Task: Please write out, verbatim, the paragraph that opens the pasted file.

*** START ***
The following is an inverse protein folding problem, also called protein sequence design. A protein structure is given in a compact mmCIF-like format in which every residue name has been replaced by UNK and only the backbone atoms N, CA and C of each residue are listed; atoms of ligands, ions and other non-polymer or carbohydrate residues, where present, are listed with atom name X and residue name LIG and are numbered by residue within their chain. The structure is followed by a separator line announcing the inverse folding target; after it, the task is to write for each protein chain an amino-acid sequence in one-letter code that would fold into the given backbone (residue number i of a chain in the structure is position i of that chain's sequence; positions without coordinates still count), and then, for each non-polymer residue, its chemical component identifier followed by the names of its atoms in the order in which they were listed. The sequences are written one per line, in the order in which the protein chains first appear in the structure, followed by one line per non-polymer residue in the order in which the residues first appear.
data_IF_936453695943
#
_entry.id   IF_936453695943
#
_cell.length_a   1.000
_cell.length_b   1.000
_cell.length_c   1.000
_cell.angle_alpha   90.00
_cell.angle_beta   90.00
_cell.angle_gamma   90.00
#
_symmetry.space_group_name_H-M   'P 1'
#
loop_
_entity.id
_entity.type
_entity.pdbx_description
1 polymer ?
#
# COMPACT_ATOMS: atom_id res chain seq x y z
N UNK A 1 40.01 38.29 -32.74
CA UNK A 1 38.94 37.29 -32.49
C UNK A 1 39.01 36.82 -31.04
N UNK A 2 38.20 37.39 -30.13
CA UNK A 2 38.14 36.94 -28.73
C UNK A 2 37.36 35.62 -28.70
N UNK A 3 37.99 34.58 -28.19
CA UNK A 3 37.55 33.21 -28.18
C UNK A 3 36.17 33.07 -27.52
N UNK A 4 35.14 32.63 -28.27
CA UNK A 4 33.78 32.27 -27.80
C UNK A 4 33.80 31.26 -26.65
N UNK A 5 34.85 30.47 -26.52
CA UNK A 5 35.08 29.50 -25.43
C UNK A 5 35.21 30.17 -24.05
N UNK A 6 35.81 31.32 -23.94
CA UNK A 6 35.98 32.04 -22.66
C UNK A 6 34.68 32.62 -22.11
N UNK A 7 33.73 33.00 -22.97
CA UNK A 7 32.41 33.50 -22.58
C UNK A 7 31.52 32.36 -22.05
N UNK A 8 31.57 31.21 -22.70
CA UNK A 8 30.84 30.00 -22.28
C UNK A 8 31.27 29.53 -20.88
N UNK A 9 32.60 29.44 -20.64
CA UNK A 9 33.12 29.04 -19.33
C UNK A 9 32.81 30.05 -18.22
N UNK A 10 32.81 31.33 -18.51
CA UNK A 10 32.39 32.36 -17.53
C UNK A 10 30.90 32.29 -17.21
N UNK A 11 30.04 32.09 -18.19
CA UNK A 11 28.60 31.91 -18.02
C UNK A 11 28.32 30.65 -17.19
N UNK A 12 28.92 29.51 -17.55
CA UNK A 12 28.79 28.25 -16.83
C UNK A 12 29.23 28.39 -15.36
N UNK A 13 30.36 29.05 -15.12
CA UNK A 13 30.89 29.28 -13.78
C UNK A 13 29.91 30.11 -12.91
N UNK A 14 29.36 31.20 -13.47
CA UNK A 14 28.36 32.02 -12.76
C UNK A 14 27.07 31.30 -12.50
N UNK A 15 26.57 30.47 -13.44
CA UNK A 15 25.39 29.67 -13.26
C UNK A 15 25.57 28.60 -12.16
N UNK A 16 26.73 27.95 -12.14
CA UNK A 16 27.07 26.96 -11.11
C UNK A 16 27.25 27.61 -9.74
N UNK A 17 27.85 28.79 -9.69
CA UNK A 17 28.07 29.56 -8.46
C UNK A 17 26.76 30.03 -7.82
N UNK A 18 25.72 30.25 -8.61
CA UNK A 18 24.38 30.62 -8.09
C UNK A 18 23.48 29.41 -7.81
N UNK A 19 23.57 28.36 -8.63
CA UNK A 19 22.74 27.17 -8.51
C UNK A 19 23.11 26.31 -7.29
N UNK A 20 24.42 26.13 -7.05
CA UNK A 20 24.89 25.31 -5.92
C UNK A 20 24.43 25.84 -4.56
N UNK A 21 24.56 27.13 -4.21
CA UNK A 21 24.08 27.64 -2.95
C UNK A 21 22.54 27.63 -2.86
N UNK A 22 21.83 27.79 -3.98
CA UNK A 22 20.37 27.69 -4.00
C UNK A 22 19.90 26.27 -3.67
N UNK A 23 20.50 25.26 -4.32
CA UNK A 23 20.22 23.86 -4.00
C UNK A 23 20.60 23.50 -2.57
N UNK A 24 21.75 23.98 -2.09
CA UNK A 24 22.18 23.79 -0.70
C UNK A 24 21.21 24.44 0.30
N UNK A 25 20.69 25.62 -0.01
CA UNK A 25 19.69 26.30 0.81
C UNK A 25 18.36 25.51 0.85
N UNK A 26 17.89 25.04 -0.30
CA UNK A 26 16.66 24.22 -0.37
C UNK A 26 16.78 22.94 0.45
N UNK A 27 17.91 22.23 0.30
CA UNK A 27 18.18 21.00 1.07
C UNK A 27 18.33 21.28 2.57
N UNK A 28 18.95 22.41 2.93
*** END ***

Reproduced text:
The following is an inverse protein folding problem, also called protein sequence design. A protein structure is given in a compact mmCIF-like format in which every residue name has been replaced by UNK and only the backbone atoms N, CA and C of each residue are listed; atoms of ligands, ions and other non-polymer or carbohydrate residues, where present, are listed with atom name X and residue name LIG and are numbered by residue within their chain. The structure is followed by a separator line announcing the inverse folding target; after it, the task is to write for each protein chain an amino-acid sequence in one-letter code that would fold into the given backbone (residue number i of a chain in the structure is position i of that chain's sequence; positions without coordinates still count), and then, for each non-polymer residue, its chemical component identifier followed by the names of its atoms in the order in which they were listed. The sequences are written one per line, in the order in which the protein chains first appear in the structure, followed by one line per non-polymer residue in the order in which the residues first appear.